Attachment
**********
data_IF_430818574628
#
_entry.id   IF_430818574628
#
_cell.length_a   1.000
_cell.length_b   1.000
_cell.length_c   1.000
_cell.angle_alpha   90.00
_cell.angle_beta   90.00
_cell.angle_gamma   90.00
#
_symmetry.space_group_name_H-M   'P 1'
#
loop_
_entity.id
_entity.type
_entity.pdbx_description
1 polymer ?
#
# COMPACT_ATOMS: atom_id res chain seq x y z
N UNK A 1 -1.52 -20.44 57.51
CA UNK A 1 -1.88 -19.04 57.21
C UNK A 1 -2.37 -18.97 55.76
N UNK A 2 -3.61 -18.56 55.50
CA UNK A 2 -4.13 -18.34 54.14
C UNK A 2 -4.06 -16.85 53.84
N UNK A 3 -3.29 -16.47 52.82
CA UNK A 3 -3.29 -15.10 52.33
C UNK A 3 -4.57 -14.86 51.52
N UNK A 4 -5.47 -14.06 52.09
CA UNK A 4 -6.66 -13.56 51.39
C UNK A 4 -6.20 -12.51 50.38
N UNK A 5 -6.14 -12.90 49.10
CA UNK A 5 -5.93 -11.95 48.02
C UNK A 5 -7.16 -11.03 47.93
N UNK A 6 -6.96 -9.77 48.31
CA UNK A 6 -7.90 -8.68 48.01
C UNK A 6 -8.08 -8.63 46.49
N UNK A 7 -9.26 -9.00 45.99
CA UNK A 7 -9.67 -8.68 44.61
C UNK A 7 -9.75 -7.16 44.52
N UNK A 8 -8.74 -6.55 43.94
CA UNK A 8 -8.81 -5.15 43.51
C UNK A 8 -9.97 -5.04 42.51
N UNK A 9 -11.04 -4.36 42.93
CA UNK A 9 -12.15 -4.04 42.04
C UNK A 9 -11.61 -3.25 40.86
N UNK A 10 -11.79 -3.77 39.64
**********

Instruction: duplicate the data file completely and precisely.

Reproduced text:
data_IF_430818574628
#
_entry.id   IF_430818574628
#
_cell.length_a   1.000
_cell.length_b   1.000
_cell.length_c   1.000
_cell.angle_alpha   90.00
_cell.angle_beta   90.00
_cell.angle_gamma   90.00
#
_symmetry.space_group_name_H-M   'P 1'
#
loop_
_entity.id
_entity.type
_entity.pdbx_description
1 polymer ?
#
# COMPACT_ATOMS: atom_id res chain seq x y z
N UNK A 1 -1.52 -20.44 57.51
CA UNK A 1 -1.88 -19.04 57.21
C UNK A 1 -2.37 -18.97 55.76
N UNK A 2 -3.61 -18.56 55.50
CA UNK A 2 -4.13 -18.34 54.14
C UNK A 2 -4.06 -16.85 53.84
N UNK A 3 -3.29 -16.47 52.82
CA UNK A 3 -3.29 -15.10 52.33
C UNK A 3 -4.57 -14.86 51.52
N UNK A 4 -5.47 -14.06 52.09
CA UNK A 4 -6.66 -13.56 51.39
C UNK A 4 -6.20 -12.51 50.38
N UNK A 5 -6.14 -12.90 49.10
CA UNK A 5 -5.93 -11.95 48.02
C UNK A 5 -7.16 -11.03 47.93
N UNK A 6 -6.96 -9.77 48.31
CA UNK A 6 -7.90 -8.68 48.01
C UNK A 6 -8.08 -8.63 46.49
N UNK A 7 -9.26 -9.00 45.99
CA UNK A 7 -9.67 -8.68 44.61
C UNK A 7 -9.75 -7.16 44.52
N UNK A 8 -8.74 -6.55 43.94
CA UNK A 8 -8.81 -5.15 43.51
C UNK A 8 -9.97 -5.04 42.51
N UNK A 9 -11.04 -4.36 42.93
CA UNK A 9 -12.15 -4.04 42.04
C UNK A 9 -11.61 -3.25 40.86
N UNK A 10 -11.79 -3.77 39.64